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  1. #11
    paul_c5x4's Avatar
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    Quote Originally Posted by lostin_ostin View Post
    Are the dimensions for the plate exactly 4"x5" or are they a bit smaller?
    Note: The dimensions that follow are for an MPP holder. Others may differ slightly.
    Overall maximum size of the plate is 4.045"x5.052" - As the plates are only retained at opposing ends, the width is not critical, so anything under 4" will fit. The length should not be less than 4.900", so this needs to be cut fairly accurately or the plate(s) may not be retained securely.

    While I have the vernier out, a standard plastic Fidelity DDS is 11mm thick. The wooden MPP holder, 15.75mm - Well within the capabilities of a spring back on modern 5x4 cameras.

  2. #12
    holmburgers's Avatar
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    I had to make a basic modification to make the Linhof fit my B&J Press camera; but I suspect it's spring holder is thinner than most cameras. Any monorail would easily accommodate it. That mod here.

    Every town will have a glass cutter than can supply you with the necessary glass at a very low price. Any window/door kind of place will have multiple sizes and the ability to cut to any dimension.

    Good luck!

  3. #13
    dwross's Avatar
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    lostin_ostin,

    Welcome to APUG! Thanks for the kind words. Warms a girl's heart . You've gotten a lot of good advice already here. I'll add a couple of thoughts.

    Inexpensive, good quality film cameras and accessories are not as cheap as they were just a while back. Never let it be said that film is dead. Its role in photography is simply changing. I see it coming roaring back in the art sector, but also high-end portraits and wedding albums. Those observations are my own crystal ball, of course. Time will tell the tale. Anyway, point being, I think you're making a good decision to learn this stuff now.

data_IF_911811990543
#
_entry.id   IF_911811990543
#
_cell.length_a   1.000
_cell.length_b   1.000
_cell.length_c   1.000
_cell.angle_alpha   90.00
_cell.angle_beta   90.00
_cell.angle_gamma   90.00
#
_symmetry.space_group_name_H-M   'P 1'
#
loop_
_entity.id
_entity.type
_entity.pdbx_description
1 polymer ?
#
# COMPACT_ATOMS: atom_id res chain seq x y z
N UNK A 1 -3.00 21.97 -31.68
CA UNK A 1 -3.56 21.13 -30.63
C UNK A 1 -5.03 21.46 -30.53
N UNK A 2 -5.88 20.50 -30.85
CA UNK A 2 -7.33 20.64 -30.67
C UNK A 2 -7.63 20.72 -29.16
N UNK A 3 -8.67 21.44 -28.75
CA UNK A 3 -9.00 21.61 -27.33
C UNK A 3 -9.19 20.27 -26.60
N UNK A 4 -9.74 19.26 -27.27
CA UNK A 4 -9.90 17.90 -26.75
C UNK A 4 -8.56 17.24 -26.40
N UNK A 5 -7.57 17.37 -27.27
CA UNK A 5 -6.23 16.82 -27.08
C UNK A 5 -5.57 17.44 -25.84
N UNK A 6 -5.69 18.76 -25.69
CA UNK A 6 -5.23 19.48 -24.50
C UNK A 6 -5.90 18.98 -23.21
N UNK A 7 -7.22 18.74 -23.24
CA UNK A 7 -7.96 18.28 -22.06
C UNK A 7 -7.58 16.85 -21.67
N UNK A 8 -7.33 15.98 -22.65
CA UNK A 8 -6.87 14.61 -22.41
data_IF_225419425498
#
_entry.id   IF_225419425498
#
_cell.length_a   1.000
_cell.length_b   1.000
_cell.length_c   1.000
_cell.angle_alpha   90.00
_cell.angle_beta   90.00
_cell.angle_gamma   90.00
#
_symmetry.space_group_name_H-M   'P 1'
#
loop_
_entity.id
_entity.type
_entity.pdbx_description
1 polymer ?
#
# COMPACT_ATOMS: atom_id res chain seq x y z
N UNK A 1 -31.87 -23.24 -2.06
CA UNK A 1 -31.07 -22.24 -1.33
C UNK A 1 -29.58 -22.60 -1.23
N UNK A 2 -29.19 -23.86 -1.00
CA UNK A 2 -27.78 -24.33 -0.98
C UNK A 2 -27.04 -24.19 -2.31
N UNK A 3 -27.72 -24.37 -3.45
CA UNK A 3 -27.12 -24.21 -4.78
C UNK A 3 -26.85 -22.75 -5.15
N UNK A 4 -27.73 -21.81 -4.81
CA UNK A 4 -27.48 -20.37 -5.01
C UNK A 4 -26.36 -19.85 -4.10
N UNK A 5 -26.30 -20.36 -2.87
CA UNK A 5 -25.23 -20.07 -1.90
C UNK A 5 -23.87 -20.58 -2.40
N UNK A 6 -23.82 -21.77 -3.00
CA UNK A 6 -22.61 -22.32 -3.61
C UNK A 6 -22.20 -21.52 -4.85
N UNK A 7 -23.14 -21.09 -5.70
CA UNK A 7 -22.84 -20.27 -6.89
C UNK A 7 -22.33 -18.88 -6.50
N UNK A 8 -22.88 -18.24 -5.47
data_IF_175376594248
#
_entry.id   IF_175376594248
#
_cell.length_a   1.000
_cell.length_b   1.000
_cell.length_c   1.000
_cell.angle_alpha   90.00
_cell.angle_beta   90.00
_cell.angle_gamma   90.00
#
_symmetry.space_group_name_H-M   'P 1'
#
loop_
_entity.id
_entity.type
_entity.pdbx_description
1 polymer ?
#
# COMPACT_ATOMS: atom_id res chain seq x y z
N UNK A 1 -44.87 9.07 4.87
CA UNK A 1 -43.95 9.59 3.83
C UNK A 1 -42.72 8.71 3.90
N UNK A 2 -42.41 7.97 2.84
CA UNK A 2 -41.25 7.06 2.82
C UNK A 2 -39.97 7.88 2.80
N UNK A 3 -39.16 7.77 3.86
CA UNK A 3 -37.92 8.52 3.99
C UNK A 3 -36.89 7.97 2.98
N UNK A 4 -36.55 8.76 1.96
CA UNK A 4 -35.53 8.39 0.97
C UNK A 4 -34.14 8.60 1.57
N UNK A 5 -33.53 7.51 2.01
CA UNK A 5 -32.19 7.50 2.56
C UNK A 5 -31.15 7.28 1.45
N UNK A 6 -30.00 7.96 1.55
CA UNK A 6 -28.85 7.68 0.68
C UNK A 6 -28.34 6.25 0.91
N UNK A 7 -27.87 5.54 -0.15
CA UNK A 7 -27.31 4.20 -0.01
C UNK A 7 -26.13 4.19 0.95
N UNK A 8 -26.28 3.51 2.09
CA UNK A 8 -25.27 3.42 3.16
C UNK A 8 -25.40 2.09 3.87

Also, the 'cart' and the 'horse' are a little different than they have been historically. It's harder (or at least, more expensive) to decide on your format and kit ahead of time. But, there is a serious upside to diy. You can go shopping for an orphan format camera and then fit your plates to its holders. You can even start with one really cheap camera with a p.o.s. lens and one holder. Then, while you slowly assemble your dream kit (and learn to make emulsions), you can shoot out your darkroom door and come back to develop a plate at a time, and/or learn how to use a changing bag.

    There is three gotchas to watch out for. 1) Cameras that take book style holders. Make sure you never buy one without getting at least one holder that fits. They are very hard to mix and match, and they do not accept (without modification) regular film/plate holders.